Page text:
Potato Leek Soup Recipe

Potato leek soup is wholesome good cheap food.  It also happens to be easy and pretty fast to make.  Everyone has their version.  Most versions are ultimately the same.  Variations include whether or not you use butter, olive oil, or a combination of the two.  What type of potato you use and whether or not you put cream or milk in it are other variations.  Proportions of leeks to potatoes as well as thickness and choice of garnishes (if any) are just about the only other variations I can think of.

I didn’t plan on putting my version on this site until I started thinking about the price of food and how useful it is to show people what home cooking really costs.  It is ridiculous (but widely believed) that eating fast food is cheaper than eating home cooked food.  Obviously, if the food you’re cooking at home is lobster and steak all week, and if you garnish your food with gold, that might be true.  But then you have to compare eating at a pricey restaurant to your cooking.  Fast food is basic food.  There is nothing fancy (or healthy) about it.  It’s frozen beef patties, cheap cheese, out of season never really ripe vegetables, and the cheapest kind of bread imaginable.  Still, you generally pay $3 to $7 for those meals, right?  Can people really suppose that simple home cooking costs more per serving than fast food?

A while ago I priced out one of my favorite bean and vegetable soups to see what it cost me per serving to make.  The Tenement Stew was .53 cents per big bowl.  With some toast it is easily as filling as a flimsy fast food burger and regular order of fries.  Two slices of toast might add about .50 to your meal.  Plus a pat of butter would add .10 cents (or let’s be generous and say you need two whole pats of butter) so for one wholesome and filling meal of homemade soup and toast you spend $1.23.  That’s a cheap meal.  Considering how much better it is for you than fast food your money is going a lot further nutritionally.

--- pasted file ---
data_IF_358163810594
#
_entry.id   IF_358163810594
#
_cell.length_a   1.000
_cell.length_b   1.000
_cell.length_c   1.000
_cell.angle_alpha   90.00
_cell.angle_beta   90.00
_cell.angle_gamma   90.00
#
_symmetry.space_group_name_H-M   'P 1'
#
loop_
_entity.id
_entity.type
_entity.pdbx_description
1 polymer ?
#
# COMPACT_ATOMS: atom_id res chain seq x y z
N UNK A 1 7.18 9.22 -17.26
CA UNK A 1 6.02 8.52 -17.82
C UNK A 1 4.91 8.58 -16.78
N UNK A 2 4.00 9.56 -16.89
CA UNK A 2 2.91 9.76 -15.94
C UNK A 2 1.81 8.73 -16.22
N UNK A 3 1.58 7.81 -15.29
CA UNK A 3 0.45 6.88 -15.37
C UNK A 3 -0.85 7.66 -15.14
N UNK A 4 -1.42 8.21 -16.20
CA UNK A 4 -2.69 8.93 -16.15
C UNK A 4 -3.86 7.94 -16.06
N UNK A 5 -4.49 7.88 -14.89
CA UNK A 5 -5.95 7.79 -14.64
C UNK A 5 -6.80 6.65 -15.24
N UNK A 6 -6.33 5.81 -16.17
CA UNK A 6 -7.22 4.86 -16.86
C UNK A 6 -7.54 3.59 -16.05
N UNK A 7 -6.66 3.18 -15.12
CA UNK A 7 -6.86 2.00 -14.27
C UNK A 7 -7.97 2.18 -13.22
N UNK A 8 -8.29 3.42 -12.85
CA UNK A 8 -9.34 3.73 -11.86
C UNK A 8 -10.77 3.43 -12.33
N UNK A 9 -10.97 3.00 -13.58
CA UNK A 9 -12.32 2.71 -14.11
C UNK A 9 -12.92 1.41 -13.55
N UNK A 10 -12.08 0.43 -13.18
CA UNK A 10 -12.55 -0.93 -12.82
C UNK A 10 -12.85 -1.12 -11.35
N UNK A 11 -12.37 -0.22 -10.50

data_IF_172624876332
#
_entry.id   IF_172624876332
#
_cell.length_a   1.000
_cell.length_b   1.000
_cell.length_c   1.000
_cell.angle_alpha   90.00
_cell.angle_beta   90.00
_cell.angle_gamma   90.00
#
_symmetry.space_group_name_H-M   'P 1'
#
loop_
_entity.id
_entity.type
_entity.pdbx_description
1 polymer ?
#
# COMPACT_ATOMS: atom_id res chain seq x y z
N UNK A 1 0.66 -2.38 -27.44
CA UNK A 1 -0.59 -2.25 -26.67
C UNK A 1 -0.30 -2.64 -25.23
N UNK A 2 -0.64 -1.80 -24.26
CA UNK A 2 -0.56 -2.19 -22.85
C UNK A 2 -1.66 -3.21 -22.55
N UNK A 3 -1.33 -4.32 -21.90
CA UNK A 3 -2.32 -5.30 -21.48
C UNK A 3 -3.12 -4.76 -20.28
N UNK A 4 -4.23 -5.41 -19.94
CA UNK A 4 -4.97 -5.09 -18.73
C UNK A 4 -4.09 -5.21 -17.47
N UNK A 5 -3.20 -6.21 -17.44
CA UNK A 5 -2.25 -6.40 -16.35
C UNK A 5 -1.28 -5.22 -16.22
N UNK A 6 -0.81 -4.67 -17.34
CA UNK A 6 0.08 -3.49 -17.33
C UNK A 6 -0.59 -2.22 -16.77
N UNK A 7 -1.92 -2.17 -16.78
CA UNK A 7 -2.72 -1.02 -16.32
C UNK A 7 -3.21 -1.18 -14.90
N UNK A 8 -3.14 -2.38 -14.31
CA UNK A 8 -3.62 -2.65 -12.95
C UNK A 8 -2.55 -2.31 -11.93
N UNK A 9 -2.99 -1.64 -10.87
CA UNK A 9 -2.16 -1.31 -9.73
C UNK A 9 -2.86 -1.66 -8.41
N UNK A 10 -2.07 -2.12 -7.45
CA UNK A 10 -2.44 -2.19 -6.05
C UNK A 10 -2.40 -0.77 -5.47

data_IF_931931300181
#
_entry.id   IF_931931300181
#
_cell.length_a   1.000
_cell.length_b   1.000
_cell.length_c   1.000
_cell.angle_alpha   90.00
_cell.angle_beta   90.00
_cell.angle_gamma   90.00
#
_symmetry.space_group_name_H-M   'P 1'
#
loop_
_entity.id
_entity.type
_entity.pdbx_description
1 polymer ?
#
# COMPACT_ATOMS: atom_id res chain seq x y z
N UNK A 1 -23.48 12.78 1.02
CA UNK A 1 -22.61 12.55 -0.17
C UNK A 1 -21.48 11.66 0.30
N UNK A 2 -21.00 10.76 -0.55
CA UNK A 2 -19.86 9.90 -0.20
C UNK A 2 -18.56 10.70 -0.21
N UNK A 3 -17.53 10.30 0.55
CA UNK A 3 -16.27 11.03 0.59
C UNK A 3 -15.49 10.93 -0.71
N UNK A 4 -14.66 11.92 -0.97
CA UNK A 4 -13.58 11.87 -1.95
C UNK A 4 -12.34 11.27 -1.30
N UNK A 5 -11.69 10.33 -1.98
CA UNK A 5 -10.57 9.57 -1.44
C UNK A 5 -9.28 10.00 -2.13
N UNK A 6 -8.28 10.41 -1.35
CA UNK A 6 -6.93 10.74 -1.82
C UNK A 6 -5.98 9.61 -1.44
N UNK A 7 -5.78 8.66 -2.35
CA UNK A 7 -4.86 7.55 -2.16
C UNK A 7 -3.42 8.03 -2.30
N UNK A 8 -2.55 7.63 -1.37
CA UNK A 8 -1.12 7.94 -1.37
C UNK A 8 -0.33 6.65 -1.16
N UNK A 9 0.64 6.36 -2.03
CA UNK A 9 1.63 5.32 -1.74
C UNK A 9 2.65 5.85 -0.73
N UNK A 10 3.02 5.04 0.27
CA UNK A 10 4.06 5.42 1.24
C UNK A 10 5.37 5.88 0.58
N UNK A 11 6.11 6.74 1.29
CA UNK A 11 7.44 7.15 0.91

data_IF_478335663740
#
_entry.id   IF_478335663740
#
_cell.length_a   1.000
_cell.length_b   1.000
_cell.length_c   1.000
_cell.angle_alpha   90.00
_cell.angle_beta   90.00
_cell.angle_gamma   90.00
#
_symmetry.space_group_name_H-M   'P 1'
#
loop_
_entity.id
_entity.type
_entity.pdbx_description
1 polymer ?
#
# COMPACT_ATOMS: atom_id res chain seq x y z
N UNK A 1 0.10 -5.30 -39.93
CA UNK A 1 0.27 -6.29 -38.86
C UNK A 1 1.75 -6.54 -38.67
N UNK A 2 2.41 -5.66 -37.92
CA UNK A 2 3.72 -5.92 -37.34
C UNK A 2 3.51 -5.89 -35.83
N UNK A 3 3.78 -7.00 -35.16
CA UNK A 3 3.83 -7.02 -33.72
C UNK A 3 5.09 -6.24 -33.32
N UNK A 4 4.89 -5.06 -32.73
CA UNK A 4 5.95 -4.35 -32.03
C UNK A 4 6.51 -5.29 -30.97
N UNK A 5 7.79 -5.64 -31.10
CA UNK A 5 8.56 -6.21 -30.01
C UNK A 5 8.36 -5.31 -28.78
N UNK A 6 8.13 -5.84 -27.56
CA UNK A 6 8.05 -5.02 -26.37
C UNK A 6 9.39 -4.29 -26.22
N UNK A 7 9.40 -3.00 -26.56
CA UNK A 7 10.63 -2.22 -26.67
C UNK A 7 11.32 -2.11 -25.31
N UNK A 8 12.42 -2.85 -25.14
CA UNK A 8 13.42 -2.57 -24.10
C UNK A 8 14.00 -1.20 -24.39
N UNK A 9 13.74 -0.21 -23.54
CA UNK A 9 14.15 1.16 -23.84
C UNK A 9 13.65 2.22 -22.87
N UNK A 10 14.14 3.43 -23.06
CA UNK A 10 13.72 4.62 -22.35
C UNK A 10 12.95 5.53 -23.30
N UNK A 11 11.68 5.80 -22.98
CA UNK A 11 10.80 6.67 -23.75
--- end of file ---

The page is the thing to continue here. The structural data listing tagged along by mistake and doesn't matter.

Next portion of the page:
I’ve  been seeing more food writers costing out their recipes and I really like that, I find it useful, especially for people who are just learning to cook from scratch.  It’s also great for making comparisons like these – to show people that if you want to eat fast food, that’s your business, but don’t say it’s because it’s cheaper than cooking from scratch.

Potato Leek Soup Recipe

Potato Leek Soup Recipe

Ingredients

  • 1/4 cup olive oil
  • 3 leeks, sliced thin (the white and pale green parts)
  • 8 round potatoes, cut in half then sliced thin
  • 2 tsp salt
  • 1/2 tsp pepper

Instructions

  1. Heat olive oil in a soup pot and add the leeks. Saute the leeks for a few minutes by themselves, just until they are slightly browned. Add the potatoes and saute for a few more minutes. Add 2 quarts of water and bring to a boil.
  2. Add the salt and pepper. Turn heat down to medium and cook until the potatoes are falling apart (about 30 minutes). Take off the heat and puree with an immersion blender (or you can blend it in an actual blender).

Notes

In the past I used to add a little cream at the end to finish this off but I haven’t done that in ages. I love to eat this soup with buttered toast. I suggest, if you aren’t already a master with your own potato leek soup recipe, that you play around with the salt and pepper. It’s the only seasoning in this soup and it matters. Sometimes I use butter instead of olive oil, and sometimes I even use a combination but it’s always a quarter cup of whatever fat I’m using to saute.

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